Can I Modify/Terminate Alimony Payments on Basis of Cohabitation in NJ

Jan 15, 2018

When a marital settlement agreement (MSA) stipulates that the dependent spouse’s cohabitation is a basis for modification or termination of alimony, the court must abide by the agreement and interpret the provision as the parties intended.  Gille v. Gille, a recent case out of the Appellate Division, addresses this issue in the context of a MSA.         

In Gille, the ex-husband (plaintiff) appealed from an order denying his request to terminate his alimony obligation to his ex-wife (defendant) on the grounds that she was allegedly cohabitating.  The parties had four sons and were divorced in September 2011.

A post-judgment order in April 2015 indicated that defendant received baseline alimony of $135,000 per year with a requirement for upward modification had plaintiff’s income exceeded $500,000 annually.  Plaintiff earned $758,971 in 2013 and his income also exceeded $3 million for a few years.  Much of the post-judgment litigation concerned plaintiff’s alleged failure to provide defendant with his financial records each year as agreed upon in their MSA for purposes of upward modification of his alimony and child support payments.

To determine whether defendant was cohabitating with another man, plaintiff hired a private detective to watch her home.  Defendant’s boyfriend was seen staying overnights, getting the mail and helping the parties’ children shovel snow from the driveway.  The boyfriend was also seen in the home when neither defendant nor the children were present.

On the cohabitation issue, the judge restated the MSA provision that provided that cohabitation would be grounds for modification or termination of plaintiff’s alimony obligation.  However, the judge did not find that defendant was cohabiting because she and her boyfriend did not intermingle their finances, did not share living expenses, and did not hold themselves out as a couple.  The judge also found insignificant the investigators’ documented instances of defendant’s boyfriend at her house because they are “very limited” and constituted “instances of ‘chivalry.’”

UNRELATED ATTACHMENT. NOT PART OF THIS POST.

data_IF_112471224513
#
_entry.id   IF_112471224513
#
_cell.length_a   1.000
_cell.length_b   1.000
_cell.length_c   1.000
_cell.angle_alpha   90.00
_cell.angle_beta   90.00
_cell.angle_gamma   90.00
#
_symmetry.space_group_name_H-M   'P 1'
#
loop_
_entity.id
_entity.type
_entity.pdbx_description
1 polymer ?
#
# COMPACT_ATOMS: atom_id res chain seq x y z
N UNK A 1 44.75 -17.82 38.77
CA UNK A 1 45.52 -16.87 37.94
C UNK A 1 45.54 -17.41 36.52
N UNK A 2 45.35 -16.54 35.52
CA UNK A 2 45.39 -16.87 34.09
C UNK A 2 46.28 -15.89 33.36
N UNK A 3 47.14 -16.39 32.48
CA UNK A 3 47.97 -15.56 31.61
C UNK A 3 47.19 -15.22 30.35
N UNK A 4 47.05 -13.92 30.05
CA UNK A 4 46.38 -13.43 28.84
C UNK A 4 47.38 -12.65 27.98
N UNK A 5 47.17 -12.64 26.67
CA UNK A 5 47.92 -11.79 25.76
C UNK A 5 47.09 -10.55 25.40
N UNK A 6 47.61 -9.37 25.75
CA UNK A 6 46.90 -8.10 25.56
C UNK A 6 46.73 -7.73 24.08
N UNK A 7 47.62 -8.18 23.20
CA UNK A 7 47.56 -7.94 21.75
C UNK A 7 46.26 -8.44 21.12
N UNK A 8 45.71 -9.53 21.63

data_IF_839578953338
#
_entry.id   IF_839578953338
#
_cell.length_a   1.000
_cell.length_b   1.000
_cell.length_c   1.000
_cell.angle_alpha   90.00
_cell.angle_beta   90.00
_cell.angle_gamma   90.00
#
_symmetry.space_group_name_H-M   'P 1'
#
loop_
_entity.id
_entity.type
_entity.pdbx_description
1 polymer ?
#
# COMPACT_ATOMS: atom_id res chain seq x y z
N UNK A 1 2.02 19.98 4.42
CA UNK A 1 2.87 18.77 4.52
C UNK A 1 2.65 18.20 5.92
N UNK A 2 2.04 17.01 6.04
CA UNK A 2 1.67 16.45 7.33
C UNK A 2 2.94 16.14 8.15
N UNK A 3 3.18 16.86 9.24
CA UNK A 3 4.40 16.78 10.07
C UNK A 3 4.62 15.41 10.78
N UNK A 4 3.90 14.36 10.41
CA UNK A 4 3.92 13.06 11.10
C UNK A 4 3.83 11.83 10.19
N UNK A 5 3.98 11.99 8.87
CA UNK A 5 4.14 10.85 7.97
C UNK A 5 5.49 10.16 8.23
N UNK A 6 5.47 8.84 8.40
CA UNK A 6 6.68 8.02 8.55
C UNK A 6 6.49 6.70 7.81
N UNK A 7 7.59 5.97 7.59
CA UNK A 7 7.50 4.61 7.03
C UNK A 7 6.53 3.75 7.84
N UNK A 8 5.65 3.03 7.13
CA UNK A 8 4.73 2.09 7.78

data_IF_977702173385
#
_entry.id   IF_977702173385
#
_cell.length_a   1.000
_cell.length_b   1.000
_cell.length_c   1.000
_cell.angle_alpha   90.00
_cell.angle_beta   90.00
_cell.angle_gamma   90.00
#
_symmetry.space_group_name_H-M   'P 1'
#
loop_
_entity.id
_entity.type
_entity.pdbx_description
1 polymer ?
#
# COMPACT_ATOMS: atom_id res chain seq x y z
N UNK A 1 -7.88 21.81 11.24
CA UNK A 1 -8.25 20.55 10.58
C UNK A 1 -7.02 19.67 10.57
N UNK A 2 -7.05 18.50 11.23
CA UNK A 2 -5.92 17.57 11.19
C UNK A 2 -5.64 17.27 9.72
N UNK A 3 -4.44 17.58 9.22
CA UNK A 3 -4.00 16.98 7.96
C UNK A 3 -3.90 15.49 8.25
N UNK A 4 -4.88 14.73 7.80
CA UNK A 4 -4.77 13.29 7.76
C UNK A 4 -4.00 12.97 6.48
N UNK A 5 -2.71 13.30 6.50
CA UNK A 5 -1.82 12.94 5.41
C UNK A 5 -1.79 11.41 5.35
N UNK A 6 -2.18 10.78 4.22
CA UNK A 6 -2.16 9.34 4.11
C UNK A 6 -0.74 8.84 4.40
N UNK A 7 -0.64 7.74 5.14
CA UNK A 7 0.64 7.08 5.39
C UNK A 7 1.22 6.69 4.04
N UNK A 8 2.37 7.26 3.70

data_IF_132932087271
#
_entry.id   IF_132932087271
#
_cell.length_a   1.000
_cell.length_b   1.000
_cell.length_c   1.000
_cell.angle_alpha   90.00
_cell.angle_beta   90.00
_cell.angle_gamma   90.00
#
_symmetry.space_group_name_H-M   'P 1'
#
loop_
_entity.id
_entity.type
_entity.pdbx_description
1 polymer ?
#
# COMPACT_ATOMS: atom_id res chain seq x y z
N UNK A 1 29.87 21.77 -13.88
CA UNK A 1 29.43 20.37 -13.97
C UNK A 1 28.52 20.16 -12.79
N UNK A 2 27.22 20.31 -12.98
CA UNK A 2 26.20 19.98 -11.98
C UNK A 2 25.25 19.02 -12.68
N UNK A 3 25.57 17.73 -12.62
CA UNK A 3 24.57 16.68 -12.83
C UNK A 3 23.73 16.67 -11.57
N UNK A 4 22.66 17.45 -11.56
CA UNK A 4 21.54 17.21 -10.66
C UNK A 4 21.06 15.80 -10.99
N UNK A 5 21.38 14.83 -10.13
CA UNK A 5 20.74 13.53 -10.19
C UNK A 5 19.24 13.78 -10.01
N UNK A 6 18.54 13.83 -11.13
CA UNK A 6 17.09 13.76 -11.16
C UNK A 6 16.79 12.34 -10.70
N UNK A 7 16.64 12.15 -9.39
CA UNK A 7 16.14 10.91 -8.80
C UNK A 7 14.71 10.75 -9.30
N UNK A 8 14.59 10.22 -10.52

On plaintiff’s appeal, the Appellate Division affirmed, holding that plaintiff did not make a prima facie showing that defendant’s alleged cohabitation represented changed circumstances warranting a modification of his alimony obligation.  The Appellate Division reiterated the definition of cohabitation as provided in N.J.S.A. 2A:34-23, which states that “alimony may be suspended or terminated if the payee cohabits with another person. Cohabitation involves a mutually supportive, intimate personal relationship in which a couple has undertaken duties and privileges that are commonly associated with marriage or civil union but does not necessarily maintain a single common household.”

In affirming the trial judge, the Appellate Division also listed the factors to be assessed when determining whether cohabitation occurred.  The factors include: (1) intertwined finances such as joint bank accounts; (2) sharing or joint responsibility of living expenses; (3) recognition of the relationship in the couple’s social and family circle; (4) living together, the frequency of contact, the duration of the relationship, and other indicia of a mutually supportive intimate personal relationship; (5) sharing of household chores; (6) whether the recipient of alimony has received an enforceable promise of support; and (7) all other relevant evidence.

The Appellate Division also found that the trial judge properly interpreted the language of the parties’ MSA, which referred the trial judge back to the statute and factors listed above.  The Appellate Division agreed with the trial judge’s analysis that, of the statutory factors, plaintiff only showed that defendant’s boyfriend spent a limited number of nights in the home.  Lastly, the Appellate Division emphasized the large disparity in income between the parties, with plaintiff earning nearly five times that of defendant’s only source of income in the form of alimony.                   

If you have any questions regarding modification or termination of alimony based on cohabitation, please contact the skilled matrimonial attorneys at Sarno da Costa D’Aniello Maceri LLCCall us today at (973) 274-5200.